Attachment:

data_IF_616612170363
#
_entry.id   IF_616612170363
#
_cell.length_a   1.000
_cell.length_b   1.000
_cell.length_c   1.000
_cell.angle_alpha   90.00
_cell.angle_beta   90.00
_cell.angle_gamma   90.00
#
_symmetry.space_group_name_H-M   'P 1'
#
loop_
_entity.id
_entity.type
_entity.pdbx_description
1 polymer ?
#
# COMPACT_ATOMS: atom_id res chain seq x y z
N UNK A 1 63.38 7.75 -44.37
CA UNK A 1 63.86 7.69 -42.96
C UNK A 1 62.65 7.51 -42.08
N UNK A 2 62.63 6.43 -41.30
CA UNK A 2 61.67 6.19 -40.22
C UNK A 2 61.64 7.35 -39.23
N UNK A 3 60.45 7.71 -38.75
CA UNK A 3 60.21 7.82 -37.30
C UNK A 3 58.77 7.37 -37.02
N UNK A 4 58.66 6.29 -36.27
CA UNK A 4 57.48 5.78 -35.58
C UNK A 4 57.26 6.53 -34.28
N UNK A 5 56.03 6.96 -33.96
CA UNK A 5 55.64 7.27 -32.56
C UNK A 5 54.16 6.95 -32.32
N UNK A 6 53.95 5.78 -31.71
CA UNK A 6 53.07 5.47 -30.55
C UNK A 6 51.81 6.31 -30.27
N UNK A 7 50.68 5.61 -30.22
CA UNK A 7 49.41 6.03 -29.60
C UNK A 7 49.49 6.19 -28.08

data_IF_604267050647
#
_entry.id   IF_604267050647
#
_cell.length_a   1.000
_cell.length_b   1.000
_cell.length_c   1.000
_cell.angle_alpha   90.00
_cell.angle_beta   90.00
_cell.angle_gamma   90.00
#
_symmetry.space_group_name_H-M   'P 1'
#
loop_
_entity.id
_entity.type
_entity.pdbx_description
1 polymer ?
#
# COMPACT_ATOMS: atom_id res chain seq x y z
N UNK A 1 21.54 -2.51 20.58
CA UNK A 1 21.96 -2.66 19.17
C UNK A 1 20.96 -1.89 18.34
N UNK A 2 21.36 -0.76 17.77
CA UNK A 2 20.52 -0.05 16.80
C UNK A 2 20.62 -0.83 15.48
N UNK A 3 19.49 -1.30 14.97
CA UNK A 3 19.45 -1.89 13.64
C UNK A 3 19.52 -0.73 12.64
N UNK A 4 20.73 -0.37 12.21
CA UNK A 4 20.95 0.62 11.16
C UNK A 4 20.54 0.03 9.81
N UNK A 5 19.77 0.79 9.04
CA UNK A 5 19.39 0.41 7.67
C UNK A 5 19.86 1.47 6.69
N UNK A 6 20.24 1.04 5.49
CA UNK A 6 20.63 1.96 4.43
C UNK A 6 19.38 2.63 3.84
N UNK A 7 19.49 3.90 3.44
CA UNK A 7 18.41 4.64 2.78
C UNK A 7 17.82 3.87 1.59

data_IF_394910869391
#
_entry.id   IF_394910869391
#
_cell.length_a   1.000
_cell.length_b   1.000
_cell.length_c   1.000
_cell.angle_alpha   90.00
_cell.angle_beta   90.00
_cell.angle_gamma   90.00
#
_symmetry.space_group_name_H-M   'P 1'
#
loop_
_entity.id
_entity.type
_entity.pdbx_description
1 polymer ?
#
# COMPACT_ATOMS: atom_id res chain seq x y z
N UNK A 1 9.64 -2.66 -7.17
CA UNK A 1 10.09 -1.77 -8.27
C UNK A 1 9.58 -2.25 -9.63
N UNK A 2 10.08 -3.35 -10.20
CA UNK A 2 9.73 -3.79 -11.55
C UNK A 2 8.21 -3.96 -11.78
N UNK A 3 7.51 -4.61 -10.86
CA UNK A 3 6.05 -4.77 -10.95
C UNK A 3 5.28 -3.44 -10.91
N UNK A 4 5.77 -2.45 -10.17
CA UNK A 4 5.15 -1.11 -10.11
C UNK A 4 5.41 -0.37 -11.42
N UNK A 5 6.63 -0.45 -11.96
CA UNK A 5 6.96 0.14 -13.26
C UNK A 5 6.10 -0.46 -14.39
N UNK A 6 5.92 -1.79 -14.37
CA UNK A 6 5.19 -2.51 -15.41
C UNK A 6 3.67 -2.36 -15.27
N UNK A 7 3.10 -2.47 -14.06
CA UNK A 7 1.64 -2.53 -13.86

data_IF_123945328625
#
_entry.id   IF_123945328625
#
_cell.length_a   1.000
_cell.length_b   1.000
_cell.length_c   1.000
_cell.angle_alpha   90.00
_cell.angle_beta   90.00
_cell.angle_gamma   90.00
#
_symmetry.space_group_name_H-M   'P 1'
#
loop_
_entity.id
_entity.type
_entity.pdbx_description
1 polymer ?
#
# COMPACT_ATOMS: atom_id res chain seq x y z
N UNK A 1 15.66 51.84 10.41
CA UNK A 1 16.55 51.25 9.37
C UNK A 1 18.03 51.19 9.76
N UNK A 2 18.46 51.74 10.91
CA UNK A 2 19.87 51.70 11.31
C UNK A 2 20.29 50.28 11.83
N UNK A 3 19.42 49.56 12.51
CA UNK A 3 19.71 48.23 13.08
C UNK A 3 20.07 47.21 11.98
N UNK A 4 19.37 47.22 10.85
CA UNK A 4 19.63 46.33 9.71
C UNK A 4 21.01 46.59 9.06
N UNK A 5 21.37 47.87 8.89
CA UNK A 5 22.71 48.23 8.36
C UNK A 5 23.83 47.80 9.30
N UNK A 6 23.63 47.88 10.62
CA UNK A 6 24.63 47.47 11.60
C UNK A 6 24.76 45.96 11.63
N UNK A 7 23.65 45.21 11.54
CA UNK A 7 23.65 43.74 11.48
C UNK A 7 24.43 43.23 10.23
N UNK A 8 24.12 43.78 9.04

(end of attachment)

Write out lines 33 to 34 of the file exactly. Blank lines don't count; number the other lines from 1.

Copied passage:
N UNK A 5 56.03 6.96 -33.96
CA UNK A 5 55.64 7.27 -32.56